Inner turmoil and public disagreement are obviously bad things to happen to an organization. I am reminded of times when I have seen members of the same sports teams make back-biting comments to the media or even just right out brawl in the dugout or clubhouse. No matter what the cause, this is always a sign of some kind of internal breakdown.
As I watch these things happen I always want to jump through the screen and say, “Hey! Didn’t anyone tell you that you’re playing for the same team?” It seems silly. If you’re on some sort of a team, one could assume that there is an external adversary that you are fighting against. For a sports team, it could be an opposing team. For a community service team, it could be the presence of poverty or homelessness. If there is inner disagreement in these teams, not only will it weaken themselves, but it will also make the opponent stronger.
What does this mean then, for the church? Churches often refer to their volunteer groups as “teams”. I think that this is a great way to get people’s focus on the right track. As members of the global church we are all on the same “team”. This doesn’t mean that we have to agree on everything. Lord knows not everyone on a baseball team will agree on which batting order is the best. Not everyone on a football team will agree on whether the 4-3 or the 3-4 is the better defense to run. And not everyone on a Basketball team will agree on who should get the ball the most. (Unless Derrick Rose is on your team.) Every team, even the great ones will always have disagreement. Even thought there is disagreement on some practices, the team must lay their personal preferences aside in the name of unity and success. The church must do the same.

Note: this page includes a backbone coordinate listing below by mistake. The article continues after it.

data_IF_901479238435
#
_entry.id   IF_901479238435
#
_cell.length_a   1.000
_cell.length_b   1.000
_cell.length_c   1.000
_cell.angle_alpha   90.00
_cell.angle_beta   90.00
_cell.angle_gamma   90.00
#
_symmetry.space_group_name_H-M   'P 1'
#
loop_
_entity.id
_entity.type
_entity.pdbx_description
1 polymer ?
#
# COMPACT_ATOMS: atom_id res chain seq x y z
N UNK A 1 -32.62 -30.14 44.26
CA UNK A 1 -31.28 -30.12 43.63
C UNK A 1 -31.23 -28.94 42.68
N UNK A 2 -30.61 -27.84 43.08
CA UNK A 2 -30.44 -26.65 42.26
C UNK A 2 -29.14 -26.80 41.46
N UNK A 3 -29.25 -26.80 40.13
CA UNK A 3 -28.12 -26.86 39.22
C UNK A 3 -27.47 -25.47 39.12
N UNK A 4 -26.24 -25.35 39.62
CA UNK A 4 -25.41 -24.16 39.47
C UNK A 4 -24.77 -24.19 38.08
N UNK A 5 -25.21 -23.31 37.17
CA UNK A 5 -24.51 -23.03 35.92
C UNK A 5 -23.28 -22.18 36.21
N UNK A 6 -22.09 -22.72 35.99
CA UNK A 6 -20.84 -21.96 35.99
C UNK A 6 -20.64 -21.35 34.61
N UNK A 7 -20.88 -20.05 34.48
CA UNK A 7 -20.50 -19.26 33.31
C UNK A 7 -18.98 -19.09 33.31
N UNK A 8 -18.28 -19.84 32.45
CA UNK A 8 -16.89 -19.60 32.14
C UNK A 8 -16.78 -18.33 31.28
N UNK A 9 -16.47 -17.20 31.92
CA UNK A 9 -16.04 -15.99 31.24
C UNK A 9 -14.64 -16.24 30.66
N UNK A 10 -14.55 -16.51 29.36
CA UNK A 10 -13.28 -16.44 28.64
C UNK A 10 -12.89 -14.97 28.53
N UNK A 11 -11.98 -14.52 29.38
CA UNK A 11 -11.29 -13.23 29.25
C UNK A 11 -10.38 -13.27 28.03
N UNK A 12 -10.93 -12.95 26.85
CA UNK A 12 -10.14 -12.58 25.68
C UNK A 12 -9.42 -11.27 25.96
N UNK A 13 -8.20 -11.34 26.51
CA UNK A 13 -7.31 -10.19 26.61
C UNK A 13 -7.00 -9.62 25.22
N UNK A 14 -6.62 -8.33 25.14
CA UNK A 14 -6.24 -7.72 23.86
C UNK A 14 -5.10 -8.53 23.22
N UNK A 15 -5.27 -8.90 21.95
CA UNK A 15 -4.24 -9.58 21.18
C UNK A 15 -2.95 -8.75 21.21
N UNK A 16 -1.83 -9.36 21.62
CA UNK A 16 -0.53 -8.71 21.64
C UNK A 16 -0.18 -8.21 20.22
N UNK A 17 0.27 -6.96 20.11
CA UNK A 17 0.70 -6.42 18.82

The point is that public disagreement on non-salvation issues are by and large a waste of our time and influence. Using scripture to publicly argue with another Christian is like throwing a punch at your teammate in the dugout with all of the cameras on. It makes the team look bad. People become suspicious and begin to assume that nobody on the team is in agreement and the whole organization is in turmoil. Unless someone is making a claim stating that there is another way to salvation that isn’t through Jesus, the fight is not necessary.
In today’s world, people are searching for any form of stability. Families are falling apart, the economy is failing and violent revolutions and riots are running rampant in the middle east, Europe and even in isolated incidents in America. Shouldn’t we, as servants of the One certain and great hope of the world be mindful of how we interact with one another? Our public disagreements paint a picture of instability for the whole world to see.
I call for a ceasefire in the church. Stop arguing. If you have a question about what someone has said or done, take it to them behind closed doors. The argument does not need to be a public one. Jesus said that we will be recognized as His disciples by our love for one another, not by how fervently we can argue our theological statutes.
Let us leave or disagreements aside, and work together to complete the task set out for us by Jesus Christ himself.